The compliance memorandum lists sources of information for targeting crystalline silica inspection sites. These sources include workers' compensation data, SENSOR data from a NIOSH program of cooperative agreements with state health departments, and injury and illness recordkeeping data collected by OSHA.

The compliance memorandum also describes the steps that compliance officers should take when inspecting sites for possible overexposure to crystalline silica. The program contains an element allowing for focused inspections on sites where silica is not controlled effectively. Compliance officers will limit their inspections at sites that have implemented an effective and ongoing silicosis prevention program. This proposal implements the principles of "The New OSHA" announced in May, 1995, by President Clinton and Vice President Gore.

Elements of an effective silicosis prevention program may include ongoing personal air monitoring, ongoing medical surveillance, training and information to workers on crystalline silica, availability of air and medical surveillance data to workers, an effective respiratory protection program, hygiene facilities, appropriate recordkeeping, personal exposures below the PEL or an abatement program that provides interim worker protection, a safety and health program addressing overexposure to crystalline silica, and regulated areas.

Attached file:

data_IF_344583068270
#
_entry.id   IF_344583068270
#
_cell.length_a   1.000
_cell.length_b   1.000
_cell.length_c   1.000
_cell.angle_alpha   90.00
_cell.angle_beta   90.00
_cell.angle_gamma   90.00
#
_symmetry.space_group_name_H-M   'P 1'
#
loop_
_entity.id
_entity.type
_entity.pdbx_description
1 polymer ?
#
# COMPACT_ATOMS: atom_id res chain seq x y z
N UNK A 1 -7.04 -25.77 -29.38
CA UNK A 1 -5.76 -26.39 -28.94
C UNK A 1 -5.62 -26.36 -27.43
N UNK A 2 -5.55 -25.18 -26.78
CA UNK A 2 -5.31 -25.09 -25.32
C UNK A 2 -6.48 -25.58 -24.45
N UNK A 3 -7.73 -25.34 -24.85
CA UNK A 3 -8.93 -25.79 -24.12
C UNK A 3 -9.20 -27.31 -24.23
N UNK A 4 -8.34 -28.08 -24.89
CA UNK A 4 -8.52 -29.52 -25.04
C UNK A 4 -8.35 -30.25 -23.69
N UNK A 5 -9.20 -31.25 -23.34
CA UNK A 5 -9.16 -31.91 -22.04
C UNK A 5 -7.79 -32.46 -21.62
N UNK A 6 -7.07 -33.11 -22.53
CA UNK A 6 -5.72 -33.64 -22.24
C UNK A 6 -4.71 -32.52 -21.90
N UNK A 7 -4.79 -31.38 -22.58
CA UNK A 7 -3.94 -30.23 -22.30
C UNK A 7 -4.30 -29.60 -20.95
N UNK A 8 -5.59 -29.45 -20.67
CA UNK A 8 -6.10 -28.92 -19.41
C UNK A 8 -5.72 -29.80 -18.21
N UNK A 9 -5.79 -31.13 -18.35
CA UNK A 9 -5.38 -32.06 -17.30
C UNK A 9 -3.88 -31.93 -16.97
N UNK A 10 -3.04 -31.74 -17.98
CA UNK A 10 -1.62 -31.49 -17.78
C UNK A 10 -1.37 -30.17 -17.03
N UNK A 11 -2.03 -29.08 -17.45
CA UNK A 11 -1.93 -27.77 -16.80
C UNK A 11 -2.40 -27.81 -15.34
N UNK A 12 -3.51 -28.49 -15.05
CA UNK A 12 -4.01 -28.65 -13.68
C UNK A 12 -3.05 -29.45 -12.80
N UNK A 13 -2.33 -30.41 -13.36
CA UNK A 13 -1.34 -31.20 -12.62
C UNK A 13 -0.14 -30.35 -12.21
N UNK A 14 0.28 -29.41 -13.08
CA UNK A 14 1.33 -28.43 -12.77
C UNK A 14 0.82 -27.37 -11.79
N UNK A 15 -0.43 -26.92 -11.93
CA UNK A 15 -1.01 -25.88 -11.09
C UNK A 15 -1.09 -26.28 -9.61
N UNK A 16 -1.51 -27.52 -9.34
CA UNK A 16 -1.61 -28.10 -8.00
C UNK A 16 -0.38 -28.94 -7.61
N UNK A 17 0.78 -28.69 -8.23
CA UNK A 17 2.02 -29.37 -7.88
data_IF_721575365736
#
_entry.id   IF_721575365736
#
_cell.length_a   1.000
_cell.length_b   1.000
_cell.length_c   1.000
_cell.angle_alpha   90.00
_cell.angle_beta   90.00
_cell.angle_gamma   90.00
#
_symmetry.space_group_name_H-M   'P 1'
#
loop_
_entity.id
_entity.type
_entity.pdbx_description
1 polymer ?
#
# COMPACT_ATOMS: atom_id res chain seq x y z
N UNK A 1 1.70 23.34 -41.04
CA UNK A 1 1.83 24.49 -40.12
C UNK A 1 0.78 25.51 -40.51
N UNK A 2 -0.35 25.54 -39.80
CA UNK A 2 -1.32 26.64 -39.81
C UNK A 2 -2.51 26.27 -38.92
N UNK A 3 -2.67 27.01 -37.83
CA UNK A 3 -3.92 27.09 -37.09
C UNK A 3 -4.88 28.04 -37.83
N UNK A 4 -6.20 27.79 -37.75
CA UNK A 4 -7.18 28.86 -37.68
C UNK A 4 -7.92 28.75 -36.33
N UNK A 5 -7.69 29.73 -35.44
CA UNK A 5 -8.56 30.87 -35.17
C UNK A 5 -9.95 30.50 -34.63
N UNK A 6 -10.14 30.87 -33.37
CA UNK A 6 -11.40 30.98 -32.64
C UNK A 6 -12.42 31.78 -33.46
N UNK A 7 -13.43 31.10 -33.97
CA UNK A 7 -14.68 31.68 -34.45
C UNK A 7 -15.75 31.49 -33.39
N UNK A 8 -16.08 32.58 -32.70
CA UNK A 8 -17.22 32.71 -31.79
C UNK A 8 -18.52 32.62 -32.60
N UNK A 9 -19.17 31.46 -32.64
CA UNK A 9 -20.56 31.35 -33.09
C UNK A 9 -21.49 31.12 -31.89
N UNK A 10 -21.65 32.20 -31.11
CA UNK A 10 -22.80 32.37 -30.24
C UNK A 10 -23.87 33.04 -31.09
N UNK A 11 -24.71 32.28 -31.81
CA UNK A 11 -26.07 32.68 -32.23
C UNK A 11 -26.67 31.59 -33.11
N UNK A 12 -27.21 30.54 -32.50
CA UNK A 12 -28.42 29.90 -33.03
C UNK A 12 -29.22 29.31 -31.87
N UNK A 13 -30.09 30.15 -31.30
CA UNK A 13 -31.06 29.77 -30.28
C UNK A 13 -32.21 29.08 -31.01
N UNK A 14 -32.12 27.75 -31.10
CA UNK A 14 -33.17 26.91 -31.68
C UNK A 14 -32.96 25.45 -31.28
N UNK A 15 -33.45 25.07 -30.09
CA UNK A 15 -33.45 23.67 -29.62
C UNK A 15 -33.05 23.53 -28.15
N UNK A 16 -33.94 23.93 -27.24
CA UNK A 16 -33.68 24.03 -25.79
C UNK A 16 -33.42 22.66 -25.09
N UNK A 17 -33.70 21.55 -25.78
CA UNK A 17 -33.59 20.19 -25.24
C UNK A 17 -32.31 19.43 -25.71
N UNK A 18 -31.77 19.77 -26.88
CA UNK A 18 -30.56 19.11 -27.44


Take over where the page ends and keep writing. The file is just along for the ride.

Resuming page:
OSHA standards that may be cited as part of crystalline silica enforcement include those involving respiratory protection; permissible exposure limits; accident prevention and warning signs; access to employee exposure and medical records; recordkeeping; engineering and work practice controls; hygiene; general personal protective equipment; hazard communication; safety and health programs (in construction); and training requirements (in construction).

The 25 states and territories with their own OSHA-approved occupational safety and health programs are encouraged, but not required, to adopt an identical or alternative policy.

For assistance in developing a silicosis prevention program, employers can contact their local OSHA consultation service for free guidance and assistance.

A single free copy of the compliance memorandum may be obtained after May 28 by sending a self-addressed label to the U.S. Department of Labor, OSHA/OSHA Publications, P.O. Box 37535 Washington, DC 20013-7535. Telephone (202) 219-4667, fax (202) 219-9266.

The compliance memorandum is available on the Internet World Wide Web OSHA home page at http://www.osha.gov/ in the "What's New" section, "Other OSHA Documents" section and "Compliance Assistance" section.

Archive Notice - OSHA Archive

NOTICE: This is an OSHA Archive Document, and may no longer represent OSHA Policy. It is presented here as historical content, for research and review purposes only.

OSHA News Release - (Archived) Table of Contents